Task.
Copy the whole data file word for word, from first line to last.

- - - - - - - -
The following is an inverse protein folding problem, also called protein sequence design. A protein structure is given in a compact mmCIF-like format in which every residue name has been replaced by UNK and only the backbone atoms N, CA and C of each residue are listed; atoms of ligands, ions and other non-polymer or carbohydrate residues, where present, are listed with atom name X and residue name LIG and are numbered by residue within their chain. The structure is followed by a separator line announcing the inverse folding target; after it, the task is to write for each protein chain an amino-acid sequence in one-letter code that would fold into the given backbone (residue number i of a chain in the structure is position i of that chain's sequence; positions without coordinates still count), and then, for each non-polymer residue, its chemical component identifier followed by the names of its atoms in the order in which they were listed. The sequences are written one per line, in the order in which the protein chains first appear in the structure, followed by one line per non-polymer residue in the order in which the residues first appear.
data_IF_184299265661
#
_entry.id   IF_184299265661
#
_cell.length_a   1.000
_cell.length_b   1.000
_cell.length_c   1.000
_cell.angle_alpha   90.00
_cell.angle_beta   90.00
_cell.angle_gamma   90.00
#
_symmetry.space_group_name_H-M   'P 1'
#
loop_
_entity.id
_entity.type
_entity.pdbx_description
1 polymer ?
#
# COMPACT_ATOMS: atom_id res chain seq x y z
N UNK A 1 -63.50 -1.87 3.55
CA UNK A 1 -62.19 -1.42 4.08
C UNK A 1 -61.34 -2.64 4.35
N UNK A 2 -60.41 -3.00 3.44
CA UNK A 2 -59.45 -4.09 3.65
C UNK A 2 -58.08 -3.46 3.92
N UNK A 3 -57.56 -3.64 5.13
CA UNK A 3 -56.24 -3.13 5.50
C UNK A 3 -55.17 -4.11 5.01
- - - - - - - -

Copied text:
The following is an inverse protein folding problem, also called protein sequence design. A protein structure is given in a compact mmCIF-like format in which every residue name has been replaced by UNK and only the backbone atoms N, CA and C of each residue are listed; atoms of ligands, ions and other non-polymer or carbohydrate residues, where present, are listed with atom name X and residue name LIG and are numbered by residue within their chain. The structure is followed by a separator line announcing the inverse folding target; after it, the task is to write for each protein chain an amino-acid sequence in one-letter code that would fold into the given backbone (residue number i of a chain in the structure is position i of that chain's sequence; positions without coordinates still count), and then, for each non-polymer residue, its chemical component identifier followed by the names of its atoms in the order in which they were listed. The sequences are written one per line, in the order in which the protein chains first appear in the structure, followed by one line per non-polymer residue in the order in which the residues first appear.
data_IF_184299265661
#
_entry.id   IF_184299265661
#
_cell.length_a   1.000
_cell.length_b   1.000
_cell.length_c   1.000
_cell.angle_alpha   90.00
_cell.angle_beta   90.00
_cell.angle_gamma   90.00
#
_symmetry.space_group_name_H-M   'P 1'
#
loop_
_entity.id
_entity.type
_entity.pdbx_description
1 polymer ?
#
# COMPACT_ATOMS: atom_id res chain seq x y z
N UNK A 1 -63.50 -1.87 3.55
CA UNK A 1 -62.19 -1.42 4.08
C UNK A 1 -61.34 -2.64 4.35
N UNK A 2 -60.41 -3.00 3.44
CA UNK A 2 -59.45 -4.09 3.65
C UNK A 2 -58.08 -3.46 3.92
N UNK A 3 -57.56 -3.64 5.13
CA UNK A 3 -56.24 -3.13 5.50
C UNK A 3 -55.17 -4.11 5.01